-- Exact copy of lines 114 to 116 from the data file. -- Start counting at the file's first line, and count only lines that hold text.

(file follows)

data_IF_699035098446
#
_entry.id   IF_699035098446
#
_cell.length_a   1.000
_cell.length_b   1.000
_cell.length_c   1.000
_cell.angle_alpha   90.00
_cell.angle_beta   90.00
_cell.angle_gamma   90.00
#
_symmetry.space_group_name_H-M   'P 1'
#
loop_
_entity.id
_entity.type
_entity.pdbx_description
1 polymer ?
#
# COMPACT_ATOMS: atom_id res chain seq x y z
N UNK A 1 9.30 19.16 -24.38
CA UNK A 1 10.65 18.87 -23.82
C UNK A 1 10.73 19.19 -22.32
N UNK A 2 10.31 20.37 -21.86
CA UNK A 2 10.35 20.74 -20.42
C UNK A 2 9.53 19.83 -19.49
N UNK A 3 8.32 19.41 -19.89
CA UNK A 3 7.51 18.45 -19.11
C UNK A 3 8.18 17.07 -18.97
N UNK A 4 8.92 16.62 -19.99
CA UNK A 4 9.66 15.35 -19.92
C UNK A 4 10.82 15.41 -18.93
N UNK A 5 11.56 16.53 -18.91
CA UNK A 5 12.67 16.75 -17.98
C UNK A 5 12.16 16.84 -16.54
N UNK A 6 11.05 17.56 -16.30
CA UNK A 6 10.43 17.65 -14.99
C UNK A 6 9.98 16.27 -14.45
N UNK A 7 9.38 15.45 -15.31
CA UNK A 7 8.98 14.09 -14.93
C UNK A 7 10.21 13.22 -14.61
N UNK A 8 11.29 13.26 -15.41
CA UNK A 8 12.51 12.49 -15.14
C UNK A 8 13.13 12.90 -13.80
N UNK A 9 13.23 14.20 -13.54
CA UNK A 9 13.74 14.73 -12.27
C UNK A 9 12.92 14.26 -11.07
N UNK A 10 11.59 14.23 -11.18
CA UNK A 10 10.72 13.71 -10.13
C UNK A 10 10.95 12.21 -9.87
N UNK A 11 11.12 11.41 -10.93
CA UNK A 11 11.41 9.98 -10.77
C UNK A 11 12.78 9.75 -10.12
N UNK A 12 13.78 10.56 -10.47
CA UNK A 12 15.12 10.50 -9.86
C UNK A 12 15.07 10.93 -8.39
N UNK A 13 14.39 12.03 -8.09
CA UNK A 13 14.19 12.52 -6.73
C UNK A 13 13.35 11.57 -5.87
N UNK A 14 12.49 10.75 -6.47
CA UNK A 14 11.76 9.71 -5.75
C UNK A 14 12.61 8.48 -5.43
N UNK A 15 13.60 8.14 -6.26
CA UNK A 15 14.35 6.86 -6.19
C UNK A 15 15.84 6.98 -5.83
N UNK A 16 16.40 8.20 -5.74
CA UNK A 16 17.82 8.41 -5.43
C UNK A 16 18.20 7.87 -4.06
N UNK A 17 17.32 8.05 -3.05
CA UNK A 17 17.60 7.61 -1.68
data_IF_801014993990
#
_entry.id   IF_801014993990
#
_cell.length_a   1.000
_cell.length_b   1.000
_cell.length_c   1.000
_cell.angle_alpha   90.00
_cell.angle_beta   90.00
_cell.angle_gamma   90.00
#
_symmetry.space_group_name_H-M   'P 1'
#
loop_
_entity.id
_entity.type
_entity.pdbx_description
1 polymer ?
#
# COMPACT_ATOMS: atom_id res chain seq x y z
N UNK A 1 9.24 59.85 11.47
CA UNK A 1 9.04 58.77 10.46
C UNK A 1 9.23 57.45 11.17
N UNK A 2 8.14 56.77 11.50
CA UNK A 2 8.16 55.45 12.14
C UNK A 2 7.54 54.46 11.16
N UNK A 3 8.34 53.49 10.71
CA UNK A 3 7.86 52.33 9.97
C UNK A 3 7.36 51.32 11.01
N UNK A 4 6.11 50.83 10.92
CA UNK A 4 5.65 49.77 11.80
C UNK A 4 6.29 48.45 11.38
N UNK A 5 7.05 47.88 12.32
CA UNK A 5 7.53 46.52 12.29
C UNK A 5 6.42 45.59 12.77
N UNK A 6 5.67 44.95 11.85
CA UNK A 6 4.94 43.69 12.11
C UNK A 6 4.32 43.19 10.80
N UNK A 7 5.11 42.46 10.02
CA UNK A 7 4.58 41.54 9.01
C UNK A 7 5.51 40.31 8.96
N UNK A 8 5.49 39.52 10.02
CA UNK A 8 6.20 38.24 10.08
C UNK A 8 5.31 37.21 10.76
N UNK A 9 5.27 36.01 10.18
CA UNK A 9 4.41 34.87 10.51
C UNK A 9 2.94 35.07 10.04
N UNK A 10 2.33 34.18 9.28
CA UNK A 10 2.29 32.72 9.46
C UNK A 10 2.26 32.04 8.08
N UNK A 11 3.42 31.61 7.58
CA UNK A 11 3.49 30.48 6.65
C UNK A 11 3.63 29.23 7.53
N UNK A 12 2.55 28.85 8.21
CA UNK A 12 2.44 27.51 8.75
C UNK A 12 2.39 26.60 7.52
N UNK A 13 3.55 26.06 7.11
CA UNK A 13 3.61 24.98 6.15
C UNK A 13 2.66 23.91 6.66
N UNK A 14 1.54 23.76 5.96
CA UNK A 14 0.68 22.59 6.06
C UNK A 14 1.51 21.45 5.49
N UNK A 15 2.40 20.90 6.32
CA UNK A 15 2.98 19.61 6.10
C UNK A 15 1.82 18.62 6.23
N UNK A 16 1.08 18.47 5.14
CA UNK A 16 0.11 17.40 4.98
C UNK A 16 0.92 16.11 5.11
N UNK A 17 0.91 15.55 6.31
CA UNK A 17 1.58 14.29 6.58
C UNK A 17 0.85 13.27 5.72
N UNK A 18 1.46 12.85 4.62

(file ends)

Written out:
C UNK A 8 5.31 37.21 10.76
N UNK A 9 5.27 36.01 10.18
CA UNK A 9 4.41 34.87 10.51